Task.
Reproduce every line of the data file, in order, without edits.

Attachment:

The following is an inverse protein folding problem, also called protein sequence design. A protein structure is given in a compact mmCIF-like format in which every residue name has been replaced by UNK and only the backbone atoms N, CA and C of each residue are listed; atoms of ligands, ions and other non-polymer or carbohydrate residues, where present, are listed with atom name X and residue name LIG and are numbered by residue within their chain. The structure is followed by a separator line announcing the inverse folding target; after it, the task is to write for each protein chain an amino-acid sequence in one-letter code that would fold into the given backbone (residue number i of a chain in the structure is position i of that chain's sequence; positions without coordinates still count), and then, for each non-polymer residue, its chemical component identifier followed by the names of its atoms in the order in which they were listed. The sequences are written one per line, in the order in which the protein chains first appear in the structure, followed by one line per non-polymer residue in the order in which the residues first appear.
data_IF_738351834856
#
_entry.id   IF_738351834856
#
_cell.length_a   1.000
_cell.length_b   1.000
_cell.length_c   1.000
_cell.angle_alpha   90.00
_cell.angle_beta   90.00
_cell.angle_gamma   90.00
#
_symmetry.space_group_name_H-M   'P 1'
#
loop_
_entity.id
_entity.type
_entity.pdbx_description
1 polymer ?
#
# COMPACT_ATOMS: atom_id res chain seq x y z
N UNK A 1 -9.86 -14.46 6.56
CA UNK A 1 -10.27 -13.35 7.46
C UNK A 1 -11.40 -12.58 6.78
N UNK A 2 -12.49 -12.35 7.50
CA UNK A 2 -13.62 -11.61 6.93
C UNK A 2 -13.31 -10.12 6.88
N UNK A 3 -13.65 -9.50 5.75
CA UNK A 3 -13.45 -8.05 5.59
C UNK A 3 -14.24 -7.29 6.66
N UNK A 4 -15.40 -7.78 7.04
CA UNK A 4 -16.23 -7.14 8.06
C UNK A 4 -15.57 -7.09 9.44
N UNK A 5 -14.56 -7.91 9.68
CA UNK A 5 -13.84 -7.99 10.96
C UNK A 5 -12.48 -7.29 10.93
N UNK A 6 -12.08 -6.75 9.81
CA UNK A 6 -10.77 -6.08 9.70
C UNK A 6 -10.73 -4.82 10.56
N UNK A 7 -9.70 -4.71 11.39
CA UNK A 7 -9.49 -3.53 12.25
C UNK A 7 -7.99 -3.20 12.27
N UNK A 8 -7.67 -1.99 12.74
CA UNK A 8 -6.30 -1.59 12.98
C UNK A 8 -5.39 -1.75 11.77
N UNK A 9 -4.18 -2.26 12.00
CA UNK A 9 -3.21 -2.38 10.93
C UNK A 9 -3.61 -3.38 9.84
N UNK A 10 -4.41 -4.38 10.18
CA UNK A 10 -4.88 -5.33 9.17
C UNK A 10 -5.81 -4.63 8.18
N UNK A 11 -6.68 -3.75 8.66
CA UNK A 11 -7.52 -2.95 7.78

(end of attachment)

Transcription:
The following is an inverse protein folding problem, also called protein sequence design. A protein structure is given in a compact mmCIF-like format in which every residue name has been replaced by UNK and only the backbone atoms N, CA and C of each residue are listed; atoms of ligands, ions and other non-polymer or carbohydrate residues, where present, are listed with atom name X and residue name LIG and are numbered by residue within their chain. The structure is followed by a separator line announcing the inverse folding target; after it, the task is to write for each protein chain an amino-acid sequence in one-letter code that would fold into the given backbone (residue number i of a chain in the structure is position i of that chain's sequence; positions without coordinates still count), and then, for each non-polymer residue, its chemical component identifier followed by the names of its atoms in the order in which they were listed. The sequences are written one per line, in the order in which the protein chains first appear in the structure, followed by one line per non-polymer residue in the order in which the residues first appear.
data_IF_738351834856
#
_entry.id   IF_738351834856
#
_cell.length_a   1.000
_cell.length_b   1.000
_cell.length_c   1.000
_cell.angle_alpha   90.00
_cell.angle_beta   90.00
_cell.angle_gamma   90.00
#
_symmetry.space_group_name_H-M   'P 1'
#
loop_
_entity.id
_entity.type
_entity.pdbx_description
1 polymer ?
#
# COMPACT_ATOMS: atom_id res chain seq x y z
N UNK A 1 -9.86 -14.46 6.56
CA UNK A 1 -10.27 -13.35 7.46
C UNK A 1 -11.40 -12.58 6.78
N UNK A 2 -12.49 -12.35 7.50
CA UNK A 2 -13.62 -11.61 6.93
C UNK A 2 -13.31 -10.12 6.88
N UNK A 3 -13.65 -9.50 5.75
CA UNK A 3 -13.45 -8.05 5.59
C UNK A 3 -14.24 -7.29 6.66
N UNK A 4 -15.40 -7.78 7.04
CA UNK A 4 -16.23 -7.14 8.06
C UNK A 4 -15.57 -7.09 9.44
N UNK A 5 -14.56 -7.91 9.68
CA UNK A 5 -13.84 -7.99 10.96
C UNK A 5 -12.48 -7.29 10.93
N UNK A 6 -12.08 -6.75 9.81
CA UNK A 6 -10.77 -6.08 9.70
C UNK A 6 -10.73 -4.82 10.56
N UNK A 7 -9.70 -4.71 11.39
CA UNK A 7 -9.49 -3.53 12.25
C UNK A 7 -7.99 -3.20 12.27
N UNK A 8 -7.67 -1.99 12.74
CA UNK A 8 -6.30 -1.59 12.98
C UNK A 8 -5.39 -1.75 11.77
N UNK A 9 -4.18 -2.26 12.00
CA UNK A 9 -3.21 -2.38 10.93
C UNK A 9 -3.61 -3.38 9.84
N UNK A 10 -4.41 -4.38 10.18
CA UNK A 10 -4.88 -5.33 9.17
C UNK A 10 -5.81 -4.63 8.18
N UNK A 11 -6.68 -3.75 8.66
CA UNK A 11 -7.52 -2.95 7.78